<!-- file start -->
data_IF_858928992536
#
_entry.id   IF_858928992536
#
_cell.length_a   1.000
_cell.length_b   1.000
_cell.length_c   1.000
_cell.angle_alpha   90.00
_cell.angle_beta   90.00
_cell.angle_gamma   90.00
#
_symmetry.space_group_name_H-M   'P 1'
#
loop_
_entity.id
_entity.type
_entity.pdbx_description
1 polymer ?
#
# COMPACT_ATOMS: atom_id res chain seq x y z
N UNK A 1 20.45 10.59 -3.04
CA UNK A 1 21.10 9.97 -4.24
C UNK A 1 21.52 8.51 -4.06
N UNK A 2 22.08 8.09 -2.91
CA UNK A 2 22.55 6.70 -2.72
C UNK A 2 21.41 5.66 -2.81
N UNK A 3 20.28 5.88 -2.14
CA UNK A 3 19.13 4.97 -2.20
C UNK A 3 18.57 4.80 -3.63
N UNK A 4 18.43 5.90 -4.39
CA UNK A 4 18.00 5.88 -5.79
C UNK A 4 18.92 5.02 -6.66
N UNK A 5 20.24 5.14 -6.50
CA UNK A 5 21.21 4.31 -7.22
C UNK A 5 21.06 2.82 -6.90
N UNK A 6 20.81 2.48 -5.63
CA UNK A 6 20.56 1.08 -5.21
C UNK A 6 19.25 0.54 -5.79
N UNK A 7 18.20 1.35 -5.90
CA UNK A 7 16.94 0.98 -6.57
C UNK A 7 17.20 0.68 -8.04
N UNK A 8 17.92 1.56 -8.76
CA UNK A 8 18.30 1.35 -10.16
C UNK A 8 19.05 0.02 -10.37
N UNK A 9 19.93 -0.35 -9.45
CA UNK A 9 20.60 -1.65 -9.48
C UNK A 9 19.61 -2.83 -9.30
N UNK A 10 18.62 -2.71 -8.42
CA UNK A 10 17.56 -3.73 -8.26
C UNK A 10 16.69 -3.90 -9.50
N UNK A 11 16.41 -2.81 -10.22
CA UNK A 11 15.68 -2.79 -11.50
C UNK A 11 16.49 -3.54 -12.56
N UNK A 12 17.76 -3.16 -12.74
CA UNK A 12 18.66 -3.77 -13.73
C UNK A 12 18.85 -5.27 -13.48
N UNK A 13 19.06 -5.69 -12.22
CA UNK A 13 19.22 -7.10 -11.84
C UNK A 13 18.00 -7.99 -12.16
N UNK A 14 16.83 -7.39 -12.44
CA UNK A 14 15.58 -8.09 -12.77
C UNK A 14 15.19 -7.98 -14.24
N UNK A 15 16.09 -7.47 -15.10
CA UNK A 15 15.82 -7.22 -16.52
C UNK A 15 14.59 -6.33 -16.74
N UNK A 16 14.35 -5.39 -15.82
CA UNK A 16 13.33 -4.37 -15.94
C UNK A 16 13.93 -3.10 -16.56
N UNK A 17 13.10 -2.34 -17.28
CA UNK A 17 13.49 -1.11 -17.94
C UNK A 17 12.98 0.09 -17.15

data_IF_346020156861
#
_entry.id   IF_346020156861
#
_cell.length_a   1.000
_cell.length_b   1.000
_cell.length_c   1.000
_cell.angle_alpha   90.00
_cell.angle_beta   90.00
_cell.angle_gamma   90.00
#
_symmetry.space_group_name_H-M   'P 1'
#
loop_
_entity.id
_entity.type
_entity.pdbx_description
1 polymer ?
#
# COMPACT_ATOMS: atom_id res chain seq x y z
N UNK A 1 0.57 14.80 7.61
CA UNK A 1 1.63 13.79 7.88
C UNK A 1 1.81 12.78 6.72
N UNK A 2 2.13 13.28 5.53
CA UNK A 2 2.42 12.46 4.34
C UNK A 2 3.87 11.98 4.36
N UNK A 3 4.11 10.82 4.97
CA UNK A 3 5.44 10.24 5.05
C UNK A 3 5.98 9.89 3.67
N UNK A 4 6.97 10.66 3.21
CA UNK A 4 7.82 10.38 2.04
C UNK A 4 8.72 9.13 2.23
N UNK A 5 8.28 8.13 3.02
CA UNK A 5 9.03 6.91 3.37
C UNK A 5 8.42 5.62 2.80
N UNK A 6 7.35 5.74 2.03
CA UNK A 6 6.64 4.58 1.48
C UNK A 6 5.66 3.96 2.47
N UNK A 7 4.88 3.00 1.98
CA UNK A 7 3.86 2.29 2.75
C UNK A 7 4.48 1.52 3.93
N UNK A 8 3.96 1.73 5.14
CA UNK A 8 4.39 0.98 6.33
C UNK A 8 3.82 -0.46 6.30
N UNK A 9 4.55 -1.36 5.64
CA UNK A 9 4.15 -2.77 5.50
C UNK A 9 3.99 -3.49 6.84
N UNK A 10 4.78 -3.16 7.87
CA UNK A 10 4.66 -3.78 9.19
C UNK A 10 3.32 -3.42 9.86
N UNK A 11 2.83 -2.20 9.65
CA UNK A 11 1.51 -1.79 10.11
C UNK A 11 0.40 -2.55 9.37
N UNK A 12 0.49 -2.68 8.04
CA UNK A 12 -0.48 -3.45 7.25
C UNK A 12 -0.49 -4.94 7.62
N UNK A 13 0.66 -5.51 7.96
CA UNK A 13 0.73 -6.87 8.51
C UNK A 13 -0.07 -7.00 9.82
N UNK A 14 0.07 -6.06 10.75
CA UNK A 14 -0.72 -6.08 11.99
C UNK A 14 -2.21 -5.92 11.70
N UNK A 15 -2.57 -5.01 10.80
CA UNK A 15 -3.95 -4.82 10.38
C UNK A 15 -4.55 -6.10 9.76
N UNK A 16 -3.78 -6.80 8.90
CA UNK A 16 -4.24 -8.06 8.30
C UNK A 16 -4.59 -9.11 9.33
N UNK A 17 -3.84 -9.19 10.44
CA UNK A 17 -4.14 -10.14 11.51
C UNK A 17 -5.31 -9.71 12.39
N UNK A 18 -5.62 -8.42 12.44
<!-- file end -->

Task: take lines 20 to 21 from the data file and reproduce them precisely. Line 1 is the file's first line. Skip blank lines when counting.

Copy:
# COMPACT_ATOMS: atom_id res chain seq x y z
N UNK A 1 20.45 10.59 -3.04